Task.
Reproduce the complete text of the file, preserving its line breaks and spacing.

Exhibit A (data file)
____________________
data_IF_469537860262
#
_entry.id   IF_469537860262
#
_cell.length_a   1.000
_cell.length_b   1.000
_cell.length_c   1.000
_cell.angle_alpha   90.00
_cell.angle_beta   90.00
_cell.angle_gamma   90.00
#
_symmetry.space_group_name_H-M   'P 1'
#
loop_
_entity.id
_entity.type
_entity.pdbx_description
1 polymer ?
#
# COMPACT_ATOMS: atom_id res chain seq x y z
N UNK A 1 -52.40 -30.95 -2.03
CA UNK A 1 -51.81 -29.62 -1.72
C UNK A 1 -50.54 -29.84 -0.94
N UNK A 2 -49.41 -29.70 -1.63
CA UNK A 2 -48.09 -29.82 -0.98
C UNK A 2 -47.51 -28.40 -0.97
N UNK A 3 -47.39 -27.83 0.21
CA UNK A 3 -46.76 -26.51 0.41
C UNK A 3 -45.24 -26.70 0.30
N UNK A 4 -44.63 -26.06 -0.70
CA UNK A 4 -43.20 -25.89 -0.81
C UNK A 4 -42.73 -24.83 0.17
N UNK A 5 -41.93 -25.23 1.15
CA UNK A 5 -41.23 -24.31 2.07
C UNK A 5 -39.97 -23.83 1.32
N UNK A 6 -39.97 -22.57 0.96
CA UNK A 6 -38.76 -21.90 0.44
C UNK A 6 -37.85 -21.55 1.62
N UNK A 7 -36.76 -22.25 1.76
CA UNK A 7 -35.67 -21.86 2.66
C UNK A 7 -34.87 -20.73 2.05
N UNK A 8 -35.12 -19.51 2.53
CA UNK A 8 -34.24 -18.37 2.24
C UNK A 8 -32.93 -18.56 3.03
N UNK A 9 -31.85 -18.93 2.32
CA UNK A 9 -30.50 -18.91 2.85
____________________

data_IF_469537860262
#
_entry.id   IF_469537860262
#
_cell.length_a   1.000
_cell.length_b   1.000
_cell.length_c   1.000
_cell.angle_alpha   90.00
_cell.angle_beta   90.00
_cell.angle_gamma   90.00
#
_symmetry.space_group_name_H-M   'P 1'
#
loop_
_entity.id
_entity.type
_entity.pdbx_description
1 polymer ?
#
# COMPACT_ATOMS: atom_id res chain seq x y z
N UNK A 1 -52.40 -30.95 -2.03
CA UNK A 1 -51.81 -29.62 -1.72
C UNK A 1 -50.54 -29.84 -0.94
N UNK A 2 -49.41 -29.70 -1.63
CA UNK A 2 -48.09 -29.82 -0.98
C UNK A 2 -47.51 -28.40 -0.97
N UNK A 3 -47.39 -27.83 0.21
CA UNK A 3 -46.76 -26.51 0.41
C UNK A 3 -45.24 -26.70 0.30
N UNK A 4 -44.63 -26.06 -0.70
CA UNK A 4 -43.20 -25.89 -0.81
C UNK A 4 -42.73 -24.83 0.17
N UNK A 5 -41.93 -25.23 1.15
CA UNK A 5 -41.23 -24.31 2.07
C UNK A 5 -39.97 -23.83 1.32
N UNK A 6 -39.97 -22.57 0.96
CA UNK A 6 -38.76 -21.90 0.44
C UNK A 6 -37.85 -21.55 1.62
N UNK A 7 -36.76 -22.25 1.76
CA UNK A 7 -35.67 -21.86 2.66
C UNK A 7 -34.87 -20.73 2.05
N UNK A 8 -35.12 -19.51 2.53
CA UNK A 8 -34.24 -18.37 2.24
C UNK A 8 -32.93 -18.56 3.03
N UNK A 9 -31.85 -18.93 2.32
CA UNK A 9 -30.50 -18.91 2.85